A semi-welcome return. Not the greatest horror film to hit theater screens this year but certainly not the worst. It unfortunately lacks the finality that the original had but still proves to be an effective entry in a franchise known for its inconsistency in quality. I can’t call myself a fan of the franchise but I am a fan of the original film and this sequel transfers the formula made famous by said film pretty well to a Generation Z audience. There are plenty of callbacks to the first entry (one of the victims even being a babysitter) and they all work incredibly well. There unfortunately isn’t that much tension. Most, if not all of the scares are executed brilliantly but the fights between Michael Myers and his victims are pretty disappointing. The gore is awesome; can’t really complain much about that. Subplots are handled poorly; despite already being in motion, they end pretty quickly which is a letdown. Writing is fine..good, not great. Humor is handled well though. Serviceable to fans new and old. It’s evident that Blumhouse knows how to make horror movies and that’s the big takeaway here. The new score is brilliant. One of the best I’ve heard all year, in fact. Enjoyable. Would recommend overall.
The unfortunately named _Halloween_ has been released, and in doing so has created an entirely new **fifth** timeline in the _Halloween_ franchise. It's a decent timeline this one, makes a lot of sense. Not perfect, pretty expected run of events, but yeah, good. Gonna throw myself under the bus once more by yet again mentioning my love for the Rob Zombie _Halloween_ films, but here goes anyway: Seems interesting that a decent chunk of the same people who hate those Rob Zombie movies (99% of all horror fans), love this movie, despite some scenes in the 2018 _Halloween_ seemingly being ripped straight from Mr. Zombie himself. _Final rating:★★★ - I liked it. Would personally recommend you give it a go._
So we're all totally just going to ignore Laurie had a teenage son twenty years ago?
"A worthy successor" 40 years after the events in ‘Halloween’ (1978) Laurie Strode faces off once again with Michael Myers. Strode has been preparing for 4 decades for an eventual showdown with Myers. Of course Michael escapes and it’s only a matter of time before the 2 meet. Strode’s doomsday prepper storyline is a bit far-fetched but that doesn’t make it less entertaining. Jamie Lee Curtis makes a triumphant return as Laurie Strode. It also marks the return of Nick Castle as Michael Myers. And Myers lives up to his reputation. His killings are more brutal than ever. Director David Gordon Green executes it almost perfectly. A lot of killings happen offscreen but you get to see the horror afterwards. And there’s of course the delicious tracking shot where Myers returns to Haddonfield. The camera follows him through a suburban home where he slaughters someone. The camera follows him back onto the street and into the next house to kill again. Michael’s introduction in the psych ward is also pretty memorable when all the psychos start to go… psycho. After that sequence we get the opening credits with the iconic theme. Brilliant. Credit has to go to writer Danny McBride. He respects the original, as is obvious in the countless references (Laurie standing in front of the window, Michael missing an eye) but isn’t afraid to give it a spin. Who’s hunting who? There’s also the humor he brings to the story. And it works (the babysitting scene). Of course it’s not all great. At times ‘Halloween’ falls victim to several genre tropes (girl falling when chased, questionable decisions). And although Strode’s been preparing for 40 years she doesn’t do a top notch job. The biggest letdown was the character of Dr. Sartain (Haluk Bilginer). He’s a poor man’s Dr. Loomis whose role is too expanded. All in all David Gordon Green and Danny McBride finally make up for 40 years of mediocrity and less (Halloween: Resurrection says boo). Although the 2018 version will not achieve the same cult status as the original it’s a solid entry in a disappointing franchise.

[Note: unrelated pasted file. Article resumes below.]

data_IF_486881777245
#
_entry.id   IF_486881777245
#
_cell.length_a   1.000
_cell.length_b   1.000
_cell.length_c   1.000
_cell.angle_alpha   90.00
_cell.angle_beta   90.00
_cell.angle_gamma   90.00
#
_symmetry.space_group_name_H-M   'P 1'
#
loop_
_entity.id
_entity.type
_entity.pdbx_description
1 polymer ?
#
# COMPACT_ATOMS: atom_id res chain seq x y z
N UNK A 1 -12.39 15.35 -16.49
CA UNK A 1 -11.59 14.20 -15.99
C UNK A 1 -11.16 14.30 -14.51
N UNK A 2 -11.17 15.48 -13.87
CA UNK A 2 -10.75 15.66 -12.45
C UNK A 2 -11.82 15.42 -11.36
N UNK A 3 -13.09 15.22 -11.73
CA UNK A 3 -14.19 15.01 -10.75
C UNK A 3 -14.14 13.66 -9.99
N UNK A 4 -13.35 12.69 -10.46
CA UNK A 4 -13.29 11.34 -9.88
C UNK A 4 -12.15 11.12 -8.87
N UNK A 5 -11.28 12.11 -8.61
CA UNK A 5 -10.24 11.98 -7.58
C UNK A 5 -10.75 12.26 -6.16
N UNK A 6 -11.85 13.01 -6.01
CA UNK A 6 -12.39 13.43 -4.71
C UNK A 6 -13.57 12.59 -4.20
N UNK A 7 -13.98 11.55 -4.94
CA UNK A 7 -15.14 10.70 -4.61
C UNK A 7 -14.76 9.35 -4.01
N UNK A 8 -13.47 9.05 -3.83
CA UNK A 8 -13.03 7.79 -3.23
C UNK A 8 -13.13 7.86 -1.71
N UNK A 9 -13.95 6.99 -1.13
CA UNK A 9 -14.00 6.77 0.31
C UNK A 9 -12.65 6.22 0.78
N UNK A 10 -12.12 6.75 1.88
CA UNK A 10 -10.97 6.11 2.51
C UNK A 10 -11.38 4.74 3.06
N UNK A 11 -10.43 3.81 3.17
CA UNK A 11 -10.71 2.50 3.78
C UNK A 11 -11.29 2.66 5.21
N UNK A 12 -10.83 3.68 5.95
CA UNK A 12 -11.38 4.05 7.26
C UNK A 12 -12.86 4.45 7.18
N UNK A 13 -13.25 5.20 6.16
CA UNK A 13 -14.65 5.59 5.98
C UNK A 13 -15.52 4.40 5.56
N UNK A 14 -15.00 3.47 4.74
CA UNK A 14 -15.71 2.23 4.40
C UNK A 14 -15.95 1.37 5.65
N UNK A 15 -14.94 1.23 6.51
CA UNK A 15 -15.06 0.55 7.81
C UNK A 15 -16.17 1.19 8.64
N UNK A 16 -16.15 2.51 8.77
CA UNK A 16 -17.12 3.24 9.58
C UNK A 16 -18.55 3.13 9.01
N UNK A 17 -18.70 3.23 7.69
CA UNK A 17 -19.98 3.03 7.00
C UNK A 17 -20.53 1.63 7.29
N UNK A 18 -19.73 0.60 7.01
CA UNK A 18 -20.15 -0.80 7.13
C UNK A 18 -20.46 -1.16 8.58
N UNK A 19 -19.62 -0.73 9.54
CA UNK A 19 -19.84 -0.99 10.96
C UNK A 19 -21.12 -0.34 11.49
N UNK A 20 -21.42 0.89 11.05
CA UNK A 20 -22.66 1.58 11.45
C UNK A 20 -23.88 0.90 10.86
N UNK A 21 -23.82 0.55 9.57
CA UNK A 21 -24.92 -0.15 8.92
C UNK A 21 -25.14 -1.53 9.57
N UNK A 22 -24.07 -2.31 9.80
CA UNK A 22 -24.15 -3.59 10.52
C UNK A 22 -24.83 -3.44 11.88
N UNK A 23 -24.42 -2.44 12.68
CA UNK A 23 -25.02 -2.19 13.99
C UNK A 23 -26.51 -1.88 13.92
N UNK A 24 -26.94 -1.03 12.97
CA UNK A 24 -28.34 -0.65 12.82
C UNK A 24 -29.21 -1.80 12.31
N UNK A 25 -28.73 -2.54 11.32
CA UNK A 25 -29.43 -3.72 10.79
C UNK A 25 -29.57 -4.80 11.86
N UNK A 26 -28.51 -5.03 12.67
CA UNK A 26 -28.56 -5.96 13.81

"Halloween" basically ignores all but the first movie. Think of the way that various Godzilla reboots worked. It's an interesting approach and does wipe out the atrocious "Halloween: Resurrection" from continuity, at the very least. I really wanted to like this movie a lot more, being a big fan of John Carpenter's original, but I can only say it's okay or fair. It starts out pretty strong, with an unsettling opening scene and elements like the title sequence being a direct homage to the original film ("Halloween III" playing on a TV is great call back to the first "Halloween" playing on a TV in "Halloween III") but some questionable choices get made and it seems to lose its way as the movie progresses. The characterizations of several characters are inconsistent, switching back and forth between badass and panicky. The lead teenage character who we think the torch is going to be passed to just doesn't cut it. And the end is quicker than I would have expected, feeling a little unsatisfying and reminiscent of "H20". See it if you're a fan of the series. Other may be left feeling a little letdown.
The best sequel/reboot of the Halloween series. John Carpenter returns as executive producer and sound director leaving the directing to David Gordon Green of "Pineapple Express" and "Joe." The movie does a great job of connecting to and playing homage to the original (there are many easter eggs to find) while injecting an original story around the distraught Laurie Strode (Jamie Lee Curtis). Unfortunately, an unbelievable plot twist late distracts from the stronger main plot line. If you can forgive that one sin, you'll enjoy the Halloween reboot tremendously.
please Login to add review